BRADENTON -- Isabella Nicole Beardsley was 3 months old, described by her mother as "bubbly, happy and healthy," when she stopped breathing and died on a Thursday morning in a Bradenton day care center.
Steven and Loretta Carbone, operators of Carbone Family Day Care Home, 6506 38th Ave. Circle W., Bradenton, where Isabella died on Aug. 18, 2011, were charged, after an investigation by the Bradenton Police Department and Florida Department of Children and Families, with operating a day care without a license, a misdemeanor, according to the state attorney's office.
Nearly a year and a half after Isabella's death, the Carbones faced Judge Robert A. Farrance on Monday in Courtroom 6C of the Manatee County Judicial Center in a hearing, where defendants can discuss a plea or request a trial.
The Carbones' lawyer, William Price, asked for and was granted a continuance to Jan. 8, the fifth continuance of the case.
The complicated case, which has frustrated Isabella's parents, Donald and Sunnie Beardsley of Bradenton, is steadily moving toward justice, Heather Doyle, Manatee County court division chief for the state attorney's office said Monday.
"We are aggressively prosecuting this case and preparing for trial in January," said Doyle, who added that she could not go into the details of the case.
The Beardsleys have studied the medical examiner's report, which lists Isabella's death as "undetermined," and not as Sudden Infant Death Syndrome, as well as reports from Blake Medical Center and Manatee County EMS to understand why their daughter died on the fourth day she had been in the Carbones' care.
The Beardsleys older daughter, Chloe, now 6, attended the preschool for two years, from ages 1 to 3 years old, and never had a problem, the family said.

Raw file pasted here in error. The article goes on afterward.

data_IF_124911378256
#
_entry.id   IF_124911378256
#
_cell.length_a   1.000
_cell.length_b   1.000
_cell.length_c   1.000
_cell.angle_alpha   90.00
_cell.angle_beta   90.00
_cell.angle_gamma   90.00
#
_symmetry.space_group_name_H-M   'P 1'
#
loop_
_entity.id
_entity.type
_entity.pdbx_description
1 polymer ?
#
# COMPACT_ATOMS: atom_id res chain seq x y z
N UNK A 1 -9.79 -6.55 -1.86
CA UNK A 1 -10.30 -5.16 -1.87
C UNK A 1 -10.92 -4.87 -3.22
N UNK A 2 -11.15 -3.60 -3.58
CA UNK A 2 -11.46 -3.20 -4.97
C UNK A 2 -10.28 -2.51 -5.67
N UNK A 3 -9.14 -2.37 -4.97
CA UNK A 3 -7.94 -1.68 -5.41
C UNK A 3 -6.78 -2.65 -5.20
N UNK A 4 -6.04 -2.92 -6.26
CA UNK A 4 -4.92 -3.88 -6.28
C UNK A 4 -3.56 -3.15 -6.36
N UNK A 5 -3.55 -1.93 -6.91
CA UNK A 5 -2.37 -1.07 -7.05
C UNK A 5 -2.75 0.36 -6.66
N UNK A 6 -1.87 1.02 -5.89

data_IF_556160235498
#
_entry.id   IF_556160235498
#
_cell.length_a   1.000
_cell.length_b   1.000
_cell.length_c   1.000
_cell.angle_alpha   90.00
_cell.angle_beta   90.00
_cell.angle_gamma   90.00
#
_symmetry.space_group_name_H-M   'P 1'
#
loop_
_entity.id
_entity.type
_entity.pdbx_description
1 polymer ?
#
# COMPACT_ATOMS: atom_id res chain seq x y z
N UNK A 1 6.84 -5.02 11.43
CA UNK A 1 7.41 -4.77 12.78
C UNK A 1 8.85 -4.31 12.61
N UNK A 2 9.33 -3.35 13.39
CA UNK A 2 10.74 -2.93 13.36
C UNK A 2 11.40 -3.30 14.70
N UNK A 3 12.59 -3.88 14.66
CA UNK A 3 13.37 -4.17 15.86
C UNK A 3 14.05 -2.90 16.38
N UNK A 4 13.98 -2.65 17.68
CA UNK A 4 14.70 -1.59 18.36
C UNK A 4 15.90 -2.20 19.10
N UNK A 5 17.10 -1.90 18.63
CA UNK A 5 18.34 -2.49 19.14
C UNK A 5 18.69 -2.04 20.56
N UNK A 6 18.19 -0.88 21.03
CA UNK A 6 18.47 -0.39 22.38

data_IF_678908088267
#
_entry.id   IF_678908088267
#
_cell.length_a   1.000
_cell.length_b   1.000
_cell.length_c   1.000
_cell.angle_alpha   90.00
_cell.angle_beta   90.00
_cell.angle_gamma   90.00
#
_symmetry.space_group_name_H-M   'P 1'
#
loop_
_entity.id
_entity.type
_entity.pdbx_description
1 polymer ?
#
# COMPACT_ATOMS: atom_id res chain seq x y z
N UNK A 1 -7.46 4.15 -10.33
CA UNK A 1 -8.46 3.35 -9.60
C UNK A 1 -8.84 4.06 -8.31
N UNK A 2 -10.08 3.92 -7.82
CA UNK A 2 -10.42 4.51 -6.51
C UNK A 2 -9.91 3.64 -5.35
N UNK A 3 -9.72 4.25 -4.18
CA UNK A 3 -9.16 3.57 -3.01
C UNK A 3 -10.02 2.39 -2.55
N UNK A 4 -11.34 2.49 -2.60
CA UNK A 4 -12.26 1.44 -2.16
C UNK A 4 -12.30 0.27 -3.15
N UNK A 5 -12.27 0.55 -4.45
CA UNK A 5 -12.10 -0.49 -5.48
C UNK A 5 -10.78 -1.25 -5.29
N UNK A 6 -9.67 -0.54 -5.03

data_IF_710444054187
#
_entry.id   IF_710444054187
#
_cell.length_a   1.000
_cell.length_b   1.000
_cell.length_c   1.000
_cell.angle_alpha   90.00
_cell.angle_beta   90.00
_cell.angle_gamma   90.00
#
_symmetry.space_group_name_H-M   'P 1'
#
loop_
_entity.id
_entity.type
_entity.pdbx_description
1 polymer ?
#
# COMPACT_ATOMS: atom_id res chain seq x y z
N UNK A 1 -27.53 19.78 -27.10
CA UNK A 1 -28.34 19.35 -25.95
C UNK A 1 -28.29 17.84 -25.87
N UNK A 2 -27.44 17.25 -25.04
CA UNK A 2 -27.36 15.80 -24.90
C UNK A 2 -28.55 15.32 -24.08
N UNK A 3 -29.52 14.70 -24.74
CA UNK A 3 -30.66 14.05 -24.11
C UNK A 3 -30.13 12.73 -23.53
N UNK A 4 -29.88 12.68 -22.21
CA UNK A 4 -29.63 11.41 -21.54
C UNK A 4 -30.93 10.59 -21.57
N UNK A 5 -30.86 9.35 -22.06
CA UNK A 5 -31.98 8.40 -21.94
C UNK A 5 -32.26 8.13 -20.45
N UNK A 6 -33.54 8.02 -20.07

For awhile after Isabella's death, the Beardsleys held the Carbones harmless in the death, they said.
But then they began to study the reports and had questions, they said.
The Manatee County EMS team that arrived at the Carbones' after a 911 call at approximately 10:46 a.m. described Isabella in their report as "cold, blue-lipped, pale, with no respiration and no heart beat."
The Beardsleys wonder how their child could be found cold all over if she was just found not breathing moments before the EMS arrived.
The Beardsleys said they have horrible images of their child being placed in a playpen for an extended period and not checked.
As for operating without a license, the Beardsleys said they would have not put Isabella in the home had they known it wasn't officially licensed by DCF at the time.
At the courthouse Monday, Price refused comment and did not permit his clients to tell the Herald their side of the story.
Doyle is careful to point out that the misdemeanor charge was the only charge requested by the Bradenton Police Department after its investigation.
A call to Bradenton Police officials Monday was not immediately returned.
"We file the highest charge we believe we can prove beyond a reasonable doubt," Doyle said.
Perhaps the question that haunts the Beardsleys the most is if the Carbone Family Day Care Home is still operating.
A caller Monday to a phone number listed for Carbone Family Day Care Home was told it was a wrong number.

Read more here:

SIDS: Carter's Faces Class Action on Crib Bumpers

     SAN DIEGO (CN) - Carter's crib bumpers do not protect infants as advertised, but "put children at greater risk for suffocation or crib death," a mother claims in a federal class action.
     Lead plaintiff Yaritza Vizcarra says Carter's markets its crib bumpers - cushions placed in the bottom of a crib and tied to the slats - to protect babies from "crib related injuries."
     "Despite the evidence that these bumpers are not safe and pose a risk of serious injury and death, defendants have turned a blind eye to the dangers posed by Carter's Crib Bumpers in order to maintain sales and profits, and continue to sell their products. In selling their crib bumpers to plaintiff and the class, defendants have knowingly concealed these serious risks and affirmatively misrepresented that Carter's Crib Bumpers are safe if properly installed," the complaint states.
     Vizcarra does not claim that her own baby suffered injury or death.
     Carter's is "one of the largest branded marketers of apparel and related products for infants and children in the United States," according to the complaint. It sells its crib bumpers separately for $40 to $70, and for around $175 as part of matching bedding sets.
     "Infant bedding sales exceed $50 million annually - a number that includes over 200,000 crib bumpers," according to the complaint.